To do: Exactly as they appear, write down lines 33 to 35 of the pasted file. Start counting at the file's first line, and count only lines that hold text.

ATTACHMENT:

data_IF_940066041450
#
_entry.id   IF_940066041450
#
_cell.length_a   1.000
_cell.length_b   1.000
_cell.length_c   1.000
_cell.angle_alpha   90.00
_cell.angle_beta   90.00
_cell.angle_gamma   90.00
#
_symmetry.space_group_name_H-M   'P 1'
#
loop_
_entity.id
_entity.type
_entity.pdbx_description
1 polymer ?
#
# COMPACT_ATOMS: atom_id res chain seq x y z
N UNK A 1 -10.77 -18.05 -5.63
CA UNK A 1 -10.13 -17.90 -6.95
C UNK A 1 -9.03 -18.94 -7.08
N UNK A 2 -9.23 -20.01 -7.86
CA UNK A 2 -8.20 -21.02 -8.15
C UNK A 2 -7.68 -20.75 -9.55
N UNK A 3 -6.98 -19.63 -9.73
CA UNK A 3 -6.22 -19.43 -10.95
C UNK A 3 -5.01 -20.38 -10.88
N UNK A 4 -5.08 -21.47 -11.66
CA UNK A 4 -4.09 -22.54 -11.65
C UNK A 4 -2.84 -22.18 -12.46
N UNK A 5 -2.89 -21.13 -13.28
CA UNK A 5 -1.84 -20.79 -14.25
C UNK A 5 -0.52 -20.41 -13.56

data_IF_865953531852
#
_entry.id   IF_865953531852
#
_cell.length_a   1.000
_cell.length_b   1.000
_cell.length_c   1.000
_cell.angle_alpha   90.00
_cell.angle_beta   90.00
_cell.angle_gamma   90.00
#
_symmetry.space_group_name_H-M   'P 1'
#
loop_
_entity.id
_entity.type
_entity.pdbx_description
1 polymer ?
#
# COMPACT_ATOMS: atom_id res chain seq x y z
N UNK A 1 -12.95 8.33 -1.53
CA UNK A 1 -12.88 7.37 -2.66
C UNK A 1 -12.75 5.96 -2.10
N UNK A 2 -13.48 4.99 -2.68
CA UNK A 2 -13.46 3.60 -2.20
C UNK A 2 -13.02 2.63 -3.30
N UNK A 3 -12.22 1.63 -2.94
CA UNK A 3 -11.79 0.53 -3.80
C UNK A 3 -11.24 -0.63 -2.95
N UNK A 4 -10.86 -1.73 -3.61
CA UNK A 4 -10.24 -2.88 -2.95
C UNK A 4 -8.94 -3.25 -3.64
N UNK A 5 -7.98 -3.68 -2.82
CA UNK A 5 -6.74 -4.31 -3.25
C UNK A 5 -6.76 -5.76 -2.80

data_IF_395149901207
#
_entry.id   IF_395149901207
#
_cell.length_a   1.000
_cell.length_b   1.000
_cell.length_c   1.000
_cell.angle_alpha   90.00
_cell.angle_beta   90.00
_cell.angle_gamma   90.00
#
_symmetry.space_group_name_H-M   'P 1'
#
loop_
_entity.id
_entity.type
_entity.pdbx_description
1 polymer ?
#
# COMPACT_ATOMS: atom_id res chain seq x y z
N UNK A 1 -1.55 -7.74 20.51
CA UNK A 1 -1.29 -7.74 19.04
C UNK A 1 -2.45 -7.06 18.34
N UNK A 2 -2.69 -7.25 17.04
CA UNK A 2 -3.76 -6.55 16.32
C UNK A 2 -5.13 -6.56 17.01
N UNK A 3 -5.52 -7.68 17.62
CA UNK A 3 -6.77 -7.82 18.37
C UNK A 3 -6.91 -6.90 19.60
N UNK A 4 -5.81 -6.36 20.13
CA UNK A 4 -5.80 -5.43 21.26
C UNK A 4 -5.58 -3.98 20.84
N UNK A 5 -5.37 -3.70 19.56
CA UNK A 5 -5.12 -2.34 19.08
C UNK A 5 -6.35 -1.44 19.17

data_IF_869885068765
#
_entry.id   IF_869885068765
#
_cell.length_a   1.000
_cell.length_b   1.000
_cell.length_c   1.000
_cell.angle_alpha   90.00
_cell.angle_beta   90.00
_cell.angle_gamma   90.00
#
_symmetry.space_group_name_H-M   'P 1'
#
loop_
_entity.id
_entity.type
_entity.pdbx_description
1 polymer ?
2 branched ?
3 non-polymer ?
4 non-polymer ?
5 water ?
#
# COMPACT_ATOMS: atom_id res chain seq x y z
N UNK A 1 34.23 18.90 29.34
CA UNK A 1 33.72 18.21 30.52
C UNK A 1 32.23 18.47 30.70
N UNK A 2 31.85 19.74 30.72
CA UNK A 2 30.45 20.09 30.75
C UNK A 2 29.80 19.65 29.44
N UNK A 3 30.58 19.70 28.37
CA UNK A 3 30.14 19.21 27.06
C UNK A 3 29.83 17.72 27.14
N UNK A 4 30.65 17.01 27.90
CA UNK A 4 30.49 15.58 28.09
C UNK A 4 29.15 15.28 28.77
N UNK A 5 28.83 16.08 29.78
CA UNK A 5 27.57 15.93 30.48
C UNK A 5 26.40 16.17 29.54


N UNK A 5 -2.89 -21.13 -13.28
CA UNK A 5 -1.84 -20.79 -14.25
C UNK A 5 -0.52 -20.41 -13.56